Freedom Summer Traveling Exhibition

Risking Everything: A Freedom Summer Exhibit for Students

From the Wisconsin Historical Society
For Law Day 2014

April 22-May 6, 2014

  • Thomas F. Eagleton U.S. Courthouse
  • Monday-Friday, excluding holidays
  • 8:00 am-5:30 pm
  • FREE and open to the public
  • Photo ID required to enter
  • Questions?  Call or email Rachel Marshall at (314) 244-2410 or

In honor of the Law Day 2014 theme, “American Democracy and the Rule of Law: Why Every Vote Matters,” the U.S. Courts and The Judicial Learning Center are proud to host a limited engagement of “Risking Everything: A Freedom Summer Exhibit for Students.”  The exhibit, from the Wisconsin Historical Society, is traveling through schools, libraries, and museums during 2014 for the 50th anniversary of Freedom Summer.  The Wisconsin Historical Society holds over 30,000 documents and images relating to the Mississippi Freedom Summer Project, most of them collected during the 1960s.

Law Day 2014 – American Democracy and the Rule of Law: Why Every Vote Matters.
Law Day is a national day set aside to celebrate the rule of law and its contributions to the freedoms that all American share.  While May 1 is the date officially set aside, events and programs take place throughout the month of May.  This year’s theme, “American Democracy and the Rule of Law: Why Every Vote Matters,”  calls on every American to reflect on the importance of a citizen’s right to vote and the challenges we still face in ensuring that all Americans have the opportunity to participate in our democracy. 

What was Freedom Summer?
Fifty years ago in 1964, civil rights activists organized the Mississippi Freedom Summer Project.  At the time, Mississippi had the lowest percentage of African American registered voters.  For nearly a century, segregation had prevented most African Americans in Mississippi from voting or holding public office. People who dared to challenge these conditions were often beaten, arrested, fired from their jobs, evicted from their homes, or even killed.

Planning for Freedom Summer began late in 1963 when the Student Nonviolent Coordinating Committee (SNCC) and the Congress of Racial Equality (CORE) decided to recruit several hundred northern college students, mostly white, to work in Mississippi during the summer. The leaders believed that bringing well-connected white volunteers from northern colleges to Mississippi would expose these conditions. They hoped that media attention would make the federal government enforce civil rights laws that local officials ignored. They also planned to help black Mississippians organize a new political party that would be ready to compete against the mainstream Democratic Party after voting rights had been won.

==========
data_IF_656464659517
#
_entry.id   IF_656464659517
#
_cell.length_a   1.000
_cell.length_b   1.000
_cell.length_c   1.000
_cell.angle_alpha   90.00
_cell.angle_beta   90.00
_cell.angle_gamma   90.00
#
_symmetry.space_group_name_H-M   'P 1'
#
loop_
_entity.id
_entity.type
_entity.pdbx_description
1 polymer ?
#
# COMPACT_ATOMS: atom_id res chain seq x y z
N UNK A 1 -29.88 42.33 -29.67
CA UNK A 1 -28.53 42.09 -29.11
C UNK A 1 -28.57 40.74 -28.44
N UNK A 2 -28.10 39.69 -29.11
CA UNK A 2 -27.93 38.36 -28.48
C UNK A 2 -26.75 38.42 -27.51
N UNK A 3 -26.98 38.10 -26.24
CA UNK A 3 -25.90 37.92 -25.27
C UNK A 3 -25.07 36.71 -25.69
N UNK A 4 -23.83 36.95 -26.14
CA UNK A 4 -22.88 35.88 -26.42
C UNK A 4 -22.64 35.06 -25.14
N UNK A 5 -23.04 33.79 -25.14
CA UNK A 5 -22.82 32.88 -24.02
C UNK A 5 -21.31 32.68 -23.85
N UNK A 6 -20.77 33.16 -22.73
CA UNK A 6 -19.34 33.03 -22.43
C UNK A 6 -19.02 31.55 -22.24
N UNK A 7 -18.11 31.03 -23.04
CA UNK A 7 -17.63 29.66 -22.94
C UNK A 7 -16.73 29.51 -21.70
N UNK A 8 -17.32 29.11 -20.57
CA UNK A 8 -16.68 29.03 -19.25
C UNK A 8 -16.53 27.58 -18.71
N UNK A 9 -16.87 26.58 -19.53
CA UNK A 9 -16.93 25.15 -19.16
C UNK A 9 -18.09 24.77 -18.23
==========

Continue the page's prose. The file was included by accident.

The overarching goal of the Freedom Summer Project was to empower local residents to register to vote and participate in local, state, and national elections. Its other main goal was to focus the nation’s attention on conditions in Mississippi.  In the summer of 1964, the local and visiting volunteers worked towards the following objectives:

  • Hold a “Freedom Vote”
  • Increase Voter Registration
  • Create the Mississippi Freedom Democratic Party (MFDP)
  • Challenge the Democratic National Committee (DNC)
  • Set up Freedom Schools and open Community Centers

On the project’s first day, June 21, three workers (James Chaney, Mickey Schwerner and Andrew Goodman) were kidnapped and murdered. The search for their killers dominated the national news and focused public attention on Mississippi until their bodies were discovered on August 4.

Though the volunteers were met with violence, they persisted.  Americans all around the country were shocked by the killing of civil rights workers and the brutality they witnessed on their televisions. Freedom Summer raised the consciousness of millions of people to the plight of African Americans and the need for change. The Civil Rights Act of 1964 and the Voting Rights Act of 1965 passed Congress in part because lawmakers’ constituents had been educated about these issues during Freedom Summer.

(Adapted from the Wisconsin Historical Society website at